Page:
July 2020 – Message from the DRE
Have you received enough messages about these challenging and unprecedented times yet? After nearly five months of coping with the pandemic and who-knows how many more to go, I think I’ll be happy if I never hear those phrases again.
So how about this:
In a groundbreaking opportunity to really sit with ourselves, our relationships, and our realities, we are faced with situations and decisions we never could have dreamed we would experience, and a chance to be intentional about the “new normal” we are creating for ourselves.
When I worked in management at a corporate restaurant , we were advised to say opportunity instead of problem when difficult situations arose. I always thought it was a little bit ridiculous to call an employee’s chronic lateness or a dozen broken wine glasses an opportunity, but now, however many years later, I see the wisdom in it.
Let me be clear that the opportunities that have come up because of the pandemic are not worth it. The cost of human life and dignity, the corporate greed, and the ongoing hardship and suffering should not be happening and are not worth it. And – should we fail to seize the opportunities presented by this undeniable tragedy, what did it all happen for?
Humans have a deep psychological need to make meanings of things. As Unitarian Universalists, we embrace the beautiful diversity of what we each find meaning in. There are no greater teachers of the meaning of life than our children.
From the child who brought their mom to Zoom show and tell when asked to share something that makes them feel safe, to the child who insists that the virus just needs a friend, to the ones who say, “the pandemic” each and every time they are invited to name a concern, our kids are showing us the meaning of life, the meaning in these big, ugly, unfortunate opportunities, every single day.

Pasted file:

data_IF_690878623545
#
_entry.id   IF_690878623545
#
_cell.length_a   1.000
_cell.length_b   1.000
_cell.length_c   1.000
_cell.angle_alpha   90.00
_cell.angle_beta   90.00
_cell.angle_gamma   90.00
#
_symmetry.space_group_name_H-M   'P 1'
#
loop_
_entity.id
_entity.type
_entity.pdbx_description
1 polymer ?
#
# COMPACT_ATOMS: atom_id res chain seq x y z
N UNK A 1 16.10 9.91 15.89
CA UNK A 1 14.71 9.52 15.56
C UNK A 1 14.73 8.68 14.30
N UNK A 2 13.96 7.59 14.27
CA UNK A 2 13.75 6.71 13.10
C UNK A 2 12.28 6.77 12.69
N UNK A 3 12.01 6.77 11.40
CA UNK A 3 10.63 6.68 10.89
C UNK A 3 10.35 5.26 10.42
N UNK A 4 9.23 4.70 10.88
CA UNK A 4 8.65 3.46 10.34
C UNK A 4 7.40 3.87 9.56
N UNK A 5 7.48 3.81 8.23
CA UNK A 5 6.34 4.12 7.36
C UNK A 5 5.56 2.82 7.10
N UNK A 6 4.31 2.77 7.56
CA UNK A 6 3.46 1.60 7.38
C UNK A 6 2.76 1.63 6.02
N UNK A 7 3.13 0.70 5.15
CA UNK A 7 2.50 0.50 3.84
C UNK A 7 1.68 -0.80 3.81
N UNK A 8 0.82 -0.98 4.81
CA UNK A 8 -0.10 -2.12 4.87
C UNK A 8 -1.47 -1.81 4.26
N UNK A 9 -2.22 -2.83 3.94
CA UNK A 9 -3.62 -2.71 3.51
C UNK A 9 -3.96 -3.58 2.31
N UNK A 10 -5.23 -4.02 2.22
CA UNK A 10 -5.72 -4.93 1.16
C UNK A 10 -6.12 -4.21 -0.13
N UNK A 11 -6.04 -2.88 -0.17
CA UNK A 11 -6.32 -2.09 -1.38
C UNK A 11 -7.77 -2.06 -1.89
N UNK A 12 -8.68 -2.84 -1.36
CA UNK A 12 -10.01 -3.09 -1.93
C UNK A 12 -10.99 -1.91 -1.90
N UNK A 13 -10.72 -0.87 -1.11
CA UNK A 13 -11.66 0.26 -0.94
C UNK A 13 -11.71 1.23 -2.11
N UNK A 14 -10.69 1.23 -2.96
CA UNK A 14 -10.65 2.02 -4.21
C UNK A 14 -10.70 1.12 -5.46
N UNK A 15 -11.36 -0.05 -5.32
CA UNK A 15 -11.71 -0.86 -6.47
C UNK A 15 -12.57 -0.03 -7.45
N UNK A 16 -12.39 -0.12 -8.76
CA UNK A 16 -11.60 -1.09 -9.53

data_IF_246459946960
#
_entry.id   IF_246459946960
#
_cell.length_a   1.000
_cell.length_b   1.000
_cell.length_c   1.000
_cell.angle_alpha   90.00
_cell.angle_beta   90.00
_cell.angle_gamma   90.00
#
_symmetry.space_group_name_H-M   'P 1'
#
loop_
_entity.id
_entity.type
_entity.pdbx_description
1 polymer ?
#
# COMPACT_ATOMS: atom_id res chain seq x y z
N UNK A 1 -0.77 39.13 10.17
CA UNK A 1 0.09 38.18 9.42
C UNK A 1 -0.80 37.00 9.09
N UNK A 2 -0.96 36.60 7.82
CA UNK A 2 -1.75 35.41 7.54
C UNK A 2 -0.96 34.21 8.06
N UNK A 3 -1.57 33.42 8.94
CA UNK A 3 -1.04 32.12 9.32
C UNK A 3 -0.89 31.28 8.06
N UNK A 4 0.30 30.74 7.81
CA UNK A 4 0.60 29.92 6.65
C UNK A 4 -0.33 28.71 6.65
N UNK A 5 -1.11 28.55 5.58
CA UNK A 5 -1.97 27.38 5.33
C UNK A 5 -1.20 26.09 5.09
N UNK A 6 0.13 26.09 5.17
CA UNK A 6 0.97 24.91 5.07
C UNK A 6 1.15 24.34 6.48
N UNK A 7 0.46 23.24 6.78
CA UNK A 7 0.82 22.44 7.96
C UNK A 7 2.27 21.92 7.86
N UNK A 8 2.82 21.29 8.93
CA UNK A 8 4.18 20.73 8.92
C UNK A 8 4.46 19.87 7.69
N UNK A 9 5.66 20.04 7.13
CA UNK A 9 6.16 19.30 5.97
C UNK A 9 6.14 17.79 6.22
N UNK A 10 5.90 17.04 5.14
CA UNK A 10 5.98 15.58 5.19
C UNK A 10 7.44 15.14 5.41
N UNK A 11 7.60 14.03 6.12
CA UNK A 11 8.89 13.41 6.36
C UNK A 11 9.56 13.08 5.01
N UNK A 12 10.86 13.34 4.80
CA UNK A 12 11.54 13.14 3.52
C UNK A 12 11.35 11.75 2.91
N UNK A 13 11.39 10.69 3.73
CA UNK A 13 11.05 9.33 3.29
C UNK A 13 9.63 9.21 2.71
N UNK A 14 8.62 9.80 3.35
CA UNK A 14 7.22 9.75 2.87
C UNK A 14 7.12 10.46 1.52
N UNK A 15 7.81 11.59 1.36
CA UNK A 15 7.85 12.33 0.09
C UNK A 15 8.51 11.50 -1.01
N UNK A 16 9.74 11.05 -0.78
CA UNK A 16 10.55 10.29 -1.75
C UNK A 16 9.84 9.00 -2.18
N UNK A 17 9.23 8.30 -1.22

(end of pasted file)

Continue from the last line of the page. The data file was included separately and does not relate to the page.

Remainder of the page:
As we continue to face uncertainty and opportunity, I hope we can all take at least some moments to let them be our guides. Let us spend some time coloring a picture before we attend to the daunting task of being working parents during this time. Let us say yes when they ask for ice cream for breakfast sometimes. Let us find the energy for one more story before bed when we can, and let us give ourselves the same endless grace we give them when that’s just too much to ask.
We’re still in the thick of it, and your church community will be here for you through it all. Please don’t hesitate to reach out to check in, to vent, or for help finding some at-home activities specific to your child’s interests and abilities. Our Anti-Racist Parenting Group will continue every other Tuesday and begin a gradual shift to a more general Justice-Centered Parenting Group with plenty of time to connect and engage with other parents and caregivers in the UUCT community. I look forward to connecting with and sharing that space with you.
In Joy and Adventure,
Director of Religious Exploration
PS – Be sure to check out our RE @ Home Resources page, which is being continuously updated and now features a playlist of past Times for All Ages from our virtual worship services.
About the author
Helen Cassara, Director of Religious Exploration
Helen (they/them/theirs) comes to us from Knoxville, Tennessee, where they worked with children of all ages and abilities in clinical and recreational settings. They studied social work at East Tennessee State University and is currently a Master of Divinity student at Starr King School for the Ministry. They are particularly interested in community ministry and the places where social work and ministry intersect. At UUCT, they manage the children and youth programs, focusing on faith formation through fellowship and fun and encouraging young people to engage with social justice as a way to live their UU values.
Helen’s hobbies include keeping up with their wildly adventurous child, trying to make the world a better place, and writing. Their portfolio includes several pieces that have been featured by the UUA.